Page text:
WASHINGTON — In President Donald Trump's former life as a casino owner, he might have cheered this week's ruling from the Supreme Court that struck down a federal law that barred every state but Nevada from allowing betting on most sporting events.
But the Trump administration opposed the outcome reached by the high court at least in part because it could signal trouble in its legal fight against so-called sanctuary states and cities. Seven of the nine justices — five conservatives and two liberals — backed a robust reading of the Constitution's 10th Amendment and a limit on the federal government's power to force the states go along with Washington's wishes.
The federal anti-gambling law is unconstitutional because "it unequivocally dictates what a state legislature may and may not do," Justice Samuel Alito wrote in his majority opinion. "It's as if federal officers were installed in state legislative chambers and were armed with the authority to stop legislators from voting on any offending proposals."
There is a direct link between the court's decision Monday in the sports betting case and the administration's effort to punish local governments that resist Trump's immigration enforcement policies, several legal commentators said.
"The court ruled definitively that the federal government can't force states to enforce federal law. In the immigration context, this means it can't require state or local officials to cooperate with federal immigration authorities," said Ilya Shapiro, a senior fellow in constitutional studies at the libertarian Cato Institute.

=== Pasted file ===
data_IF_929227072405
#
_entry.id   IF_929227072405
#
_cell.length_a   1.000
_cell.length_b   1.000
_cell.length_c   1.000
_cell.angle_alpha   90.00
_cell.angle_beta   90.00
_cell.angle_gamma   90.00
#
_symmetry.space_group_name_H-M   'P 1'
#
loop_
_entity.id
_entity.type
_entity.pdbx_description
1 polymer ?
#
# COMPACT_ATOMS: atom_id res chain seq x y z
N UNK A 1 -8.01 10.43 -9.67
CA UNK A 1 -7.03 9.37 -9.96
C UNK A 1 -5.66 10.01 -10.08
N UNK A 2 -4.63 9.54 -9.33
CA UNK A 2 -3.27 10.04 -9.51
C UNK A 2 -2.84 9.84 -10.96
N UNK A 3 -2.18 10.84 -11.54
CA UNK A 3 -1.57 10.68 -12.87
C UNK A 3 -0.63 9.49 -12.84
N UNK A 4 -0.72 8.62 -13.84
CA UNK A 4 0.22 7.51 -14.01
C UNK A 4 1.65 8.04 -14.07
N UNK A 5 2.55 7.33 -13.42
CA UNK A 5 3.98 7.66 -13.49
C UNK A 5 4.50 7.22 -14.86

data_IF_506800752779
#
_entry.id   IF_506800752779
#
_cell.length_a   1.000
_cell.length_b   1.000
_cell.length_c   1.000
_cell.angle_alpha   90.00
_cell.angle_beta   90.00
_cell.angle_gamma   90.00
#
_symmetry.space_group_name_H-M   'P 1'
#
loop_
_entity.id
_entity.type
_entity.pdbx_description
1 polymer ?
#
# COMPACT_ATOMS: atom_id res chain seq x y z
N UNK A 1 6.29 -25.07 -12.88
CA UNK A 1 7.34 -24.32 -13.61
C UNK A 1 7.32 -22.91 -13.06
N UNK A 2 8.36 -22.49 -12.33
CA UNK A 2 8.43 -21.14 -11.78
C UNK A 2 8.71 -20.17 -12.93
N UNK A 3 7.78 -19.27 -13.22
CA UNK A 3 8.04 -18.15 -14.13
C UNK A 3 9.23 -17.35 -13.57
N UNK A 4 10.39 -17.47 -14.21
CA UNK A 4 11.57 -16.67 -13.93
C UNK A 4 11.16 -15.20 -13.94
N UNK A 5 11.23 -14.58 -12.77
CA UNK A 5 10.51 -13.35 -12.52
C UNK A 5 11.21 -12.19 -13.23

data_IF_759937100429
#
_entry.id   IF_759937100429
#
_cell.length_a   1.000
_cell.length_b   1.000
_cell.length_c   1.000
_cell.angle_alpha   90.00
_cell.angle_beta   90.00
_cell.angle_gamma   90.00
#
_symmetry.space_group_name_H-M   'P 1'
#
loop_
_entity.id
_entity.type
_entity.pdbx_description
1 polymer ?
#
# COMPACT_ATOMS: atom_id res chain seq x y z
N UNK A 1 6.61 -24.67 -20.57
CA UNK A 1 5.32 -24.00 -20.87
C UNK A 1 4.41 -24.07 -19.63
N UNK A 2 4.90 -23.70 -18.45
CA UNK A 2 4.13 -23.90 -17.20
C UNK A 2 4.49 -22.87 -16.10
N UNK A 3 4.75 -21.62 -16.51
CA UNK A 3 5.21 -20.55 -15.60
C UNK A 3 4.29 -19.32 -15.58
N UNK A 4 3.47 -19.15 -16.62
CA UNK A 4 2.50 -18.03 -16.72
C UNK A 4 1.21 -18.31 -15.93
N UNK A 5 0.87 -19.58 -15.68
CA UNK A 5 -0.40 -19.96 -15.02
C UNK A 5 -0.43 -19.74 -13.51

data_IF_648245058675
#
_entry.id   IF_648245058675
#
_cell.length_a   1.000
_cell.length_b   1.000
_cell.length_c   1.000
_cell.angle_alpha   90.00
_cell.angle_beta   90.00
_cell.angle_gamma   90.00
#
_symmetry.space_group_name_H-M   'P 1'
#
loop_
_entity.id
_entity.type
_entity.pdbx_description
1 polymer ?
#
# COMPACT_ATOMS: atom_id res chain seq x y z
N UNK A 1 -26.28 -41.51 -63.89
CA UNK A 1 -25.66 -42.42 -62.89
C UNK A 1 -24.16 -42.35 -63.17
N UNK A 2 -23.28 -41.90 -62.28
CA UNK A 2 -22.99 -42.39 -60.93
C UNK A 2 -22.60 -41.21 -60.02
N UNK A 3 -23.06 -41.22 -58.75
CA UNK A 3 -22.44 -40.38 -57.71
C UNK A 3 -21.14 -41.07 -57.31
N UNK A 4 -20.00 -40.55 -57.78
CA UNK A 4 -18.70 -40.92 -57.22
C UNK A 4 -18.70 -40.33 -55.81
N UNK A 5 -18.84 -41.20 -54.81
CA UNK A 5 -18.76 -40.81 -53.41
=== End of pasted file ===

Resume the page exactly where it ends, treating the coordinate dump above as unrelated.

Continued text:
Omar Jadwat, director of the ACLU's immigrants' rights project, said the ruling reinforced decisions from the 1990s, including one that struck down part of a federal gun control law that required local police to determine if buyers were fit to own handguns.
"It reiterates that the real thrust of the 10th Amendment and the principles of law in this area is that the fed government can't tell the states or cities how to legislate," Jadwat said. The amendment says that powers not specifically given to the federal government belong to the states.
The gun law decision split the court's conservatives and liberals in 1997, in keeping with conservatives' complaints about the federal government's overreach and the importance of states' rights. But on Monday, Justices Stephen Breyer and Elena Kagan joined their more conservative colleagues.
The Justice Department declined to comment on the decision, but it had called on the court to uphold the federal law at issue — the department's usual practice when federal laws are challenged — by arguing that there was no constitutional violation.
In the most recent ruling about sanctuary cities, the federal appeals court in Chicago held last month that the federal government cannot withhold public safety grants from cities that won't go along with Trump's immigration enforcement policies.
In lawsuits challenging the administration, cities argue that turning local police authorities into immigration officers erodes trust with minority communities and discourages residents from reporting crime. The administration says sanctuary jurisdictions allow dangerous criminals back on the street.
The administration's efforts to crack down on places that don't comply with immigration authorities have taken several forms. Trump issued an executive order aimed at withholding federal money from recalcitrant jurisdictions. The administration also has sued California over three laws aimed at protecting immigrants in the country illegally.